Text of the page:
Many factory sporting rifles in .338Win mag produce groups of around 3MOA due to excessive strain to bedding areas.  To some, this may seem acceptable if hunting in close, however in the field such rifles prove to be hopeless, worthless tools. With a good action and stock design, good bedding, a free floating barrel and a light crisp trigger along plenty of practice, the .338 Winchester Magnum is capable of sub MOA accuracy. And although this cartridge is very sensitive to bullet weights and bullet designs versus game weights, this process is highly rewarding, making the .338 Winchester an absolute joy to use in the field.
 
 
 
Suggested loads: .338 Winchester Magnum Barrel length: 24”
No ID   Sectional Density Ballistic Coefficient Observed  MV Fps ME
Ft-lb’s
1 FL Hornady SF 225gr SST/IB .281 .515 2800 3916
2 FL Federal 250gr Partition .313 .473 2600 3752
3 HL 200gr SST .250 .455 3000 3996
4 HL 225gr Rocky Mountain .281 .773 2900 4201
5 HL 250gr Woodleigh RN .313 .332 2700 4046
6 HL 275gr A-Frame .344 .469 2500 3816
 
Suggested sight settings and bullet paths           
1 Yards 100 150 253 295 325 350 375 400
  Bt. path +3 +3.5 0 -3 -6.3 -9.3 -12.7 -16.6
2 Yards 100 229 266 300 325 350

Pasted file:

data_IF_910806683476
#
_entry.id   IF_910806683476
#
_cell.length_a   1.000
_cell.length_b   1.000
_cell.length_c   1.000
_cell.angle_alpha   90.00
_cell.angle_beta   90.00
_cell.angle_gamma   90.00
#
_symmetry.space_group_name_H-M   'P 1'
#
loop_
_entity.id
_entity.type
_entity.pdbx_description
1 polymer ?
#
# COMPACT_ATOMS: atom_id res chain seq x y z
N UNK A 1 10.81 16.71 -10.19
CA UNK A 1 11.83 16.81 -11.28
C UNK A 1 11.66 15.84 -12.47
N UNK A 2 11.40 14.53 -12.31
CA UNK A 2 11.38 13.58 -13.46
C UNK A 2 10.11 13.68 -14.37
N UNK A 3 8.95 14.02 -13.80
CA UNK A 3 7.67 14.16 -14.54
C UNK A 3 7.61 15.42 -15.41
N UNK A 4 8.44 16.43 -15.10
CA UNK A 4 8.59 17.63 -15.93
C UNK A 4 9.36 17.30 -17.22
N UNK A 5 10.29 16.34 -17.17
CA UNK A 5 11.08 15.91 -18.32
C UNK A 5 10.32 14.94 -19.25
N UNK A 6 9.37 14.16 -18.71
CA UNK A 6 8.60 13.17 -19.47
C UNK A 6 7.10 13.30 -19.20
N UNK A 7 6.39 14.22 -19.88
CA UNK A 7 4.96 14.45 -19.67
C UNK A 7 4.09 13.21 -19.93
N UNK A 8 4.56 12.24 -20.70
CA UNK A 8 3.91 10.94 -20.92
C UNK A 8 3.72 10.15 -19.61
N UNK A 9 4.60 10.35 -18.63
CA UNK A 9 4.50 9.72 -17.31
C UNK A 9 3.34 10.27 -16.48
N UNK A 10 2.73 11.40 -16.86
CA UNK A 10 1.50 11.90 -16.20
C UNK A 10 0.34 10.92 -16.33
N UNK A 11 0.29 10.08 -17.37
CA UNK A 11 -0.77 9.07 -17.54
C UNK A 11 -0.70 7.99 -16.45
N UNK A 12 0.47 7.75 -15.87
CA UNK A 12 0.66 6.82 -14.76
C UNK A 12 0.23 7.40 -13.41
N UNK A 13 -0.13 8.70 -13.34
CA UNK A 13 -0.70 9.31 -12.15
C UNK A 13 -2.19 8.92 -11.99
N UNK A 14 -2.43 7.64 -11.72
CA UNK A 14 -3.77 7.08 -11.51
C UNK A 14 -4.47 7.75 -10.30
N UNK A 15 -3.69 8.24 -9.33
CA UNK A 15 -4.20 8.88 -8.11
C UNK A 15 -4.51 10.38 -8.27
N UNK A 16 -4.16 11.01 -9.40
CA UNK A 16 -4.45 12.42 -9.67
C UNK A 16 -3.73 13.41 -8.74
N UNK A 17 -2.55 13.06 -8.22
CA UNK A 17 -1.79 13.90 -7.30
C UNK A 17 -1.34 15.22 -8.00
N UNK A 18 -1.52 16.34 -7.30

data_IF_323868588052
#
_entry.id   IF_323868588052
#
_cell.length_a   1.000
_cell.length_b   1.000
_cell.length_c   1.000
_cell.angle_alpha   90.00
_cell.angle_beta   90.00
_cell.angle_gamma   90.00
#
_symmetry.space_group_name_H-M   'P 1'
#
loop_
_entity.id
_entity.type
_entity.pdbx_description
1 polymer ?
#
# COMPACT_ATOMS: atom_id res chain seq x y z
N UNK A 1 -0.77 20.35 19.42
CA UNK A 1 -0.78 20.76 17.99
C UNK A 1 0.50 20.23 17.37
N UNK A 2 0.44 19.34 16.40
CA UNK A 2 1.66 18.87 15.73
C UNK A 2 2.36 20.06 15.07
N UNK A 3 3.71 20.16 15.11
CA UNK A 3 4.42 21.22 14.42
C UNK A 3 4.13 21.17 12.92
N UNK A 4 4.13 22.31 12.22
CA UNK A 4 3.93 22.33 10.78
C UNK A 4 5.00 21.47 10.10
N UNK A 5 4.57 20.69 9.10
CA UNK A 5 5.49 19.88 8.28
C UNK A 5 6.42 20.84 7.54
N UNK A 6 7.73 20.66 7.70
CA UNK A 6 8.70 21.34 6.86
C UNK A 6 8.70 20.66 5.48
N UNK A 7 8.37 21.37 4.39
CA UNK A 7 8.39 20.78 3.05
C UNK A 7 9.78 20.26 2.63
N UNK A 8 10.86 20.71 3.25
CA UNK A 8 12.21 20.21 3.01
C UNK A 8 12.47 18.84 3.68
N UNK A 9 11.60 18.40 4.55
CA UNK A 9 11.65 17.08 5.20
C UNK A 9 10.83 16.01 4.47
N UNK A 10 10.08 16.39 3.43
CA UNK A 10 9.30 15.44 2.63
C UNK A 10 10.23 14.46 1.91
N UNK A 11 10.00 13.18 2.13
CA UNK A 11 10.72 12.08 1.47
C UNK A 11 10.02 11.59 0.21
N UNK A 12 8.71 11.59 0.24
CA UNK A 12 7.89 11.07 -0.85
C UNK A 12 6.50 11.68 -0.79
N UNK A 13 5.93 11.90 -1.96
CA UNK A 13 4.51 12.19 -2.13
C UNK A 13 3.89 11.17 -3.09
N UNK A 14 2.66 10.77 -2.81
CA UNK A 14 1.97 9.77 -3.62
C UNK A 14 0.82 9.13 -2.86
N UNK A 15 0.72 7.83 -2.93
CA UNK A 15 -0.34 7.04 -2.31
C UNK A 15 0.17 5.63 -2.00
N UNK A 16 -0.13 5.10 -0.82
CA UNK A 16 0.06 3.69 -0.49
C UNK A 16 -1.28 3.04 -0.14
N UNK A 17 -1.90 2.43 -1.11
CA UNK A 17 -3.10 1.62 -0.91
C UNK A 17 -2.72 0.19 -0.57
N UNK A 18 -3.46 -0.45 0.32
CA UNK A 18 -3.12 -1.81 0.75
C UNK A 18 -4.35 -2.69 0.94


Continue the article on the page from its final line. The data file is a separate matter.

Bt. path +3 0 -3 -6.7 -10 -13.8    
3 Yards 100 150 273 314 350 375 400 425
  Bt. path +3 +3.7 0 -3 -6.7 -9.6 -13 -16.9
4 Yards 100 150 275 317 350 375 400 425
  Bt. path +3 +3.7 0 -3 -6.1 -8.8 -11.9 -15.3
5 Yards 100 200 230 250 300      
  Bt. path +2 0 -2 -3.7 -9.5      
6 Yards 100 185 215 225 250 275 300  
  Bt. path +2 0 -2 -2.7 -5.1 -8 -11.4  
 
No At yards 10mphXwind Velocity Ft-lb’s
1 300 6 2290 2618
2 300 7.4 2071 2380
3 300 6.2 2401 2561
4 300 3.7 2546 3238
5 200 4.4 2184 2648
6 200 3.4 2144 2808

338 Win Mag final 
 
.338 Win Mag Imperial Metric 
A .532 13.51
B .513 13.03
C 25 Deg  
D .491 12.47
E .370 9.39
F 2.040 51.81
G .330 8.38
H 2.500 63.5
Max Case 2.500 63.5
Trim length 2.490 63.2
 
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Copyright © 2007-2011 Terminal Ballistics Research, Ballisticstudies.com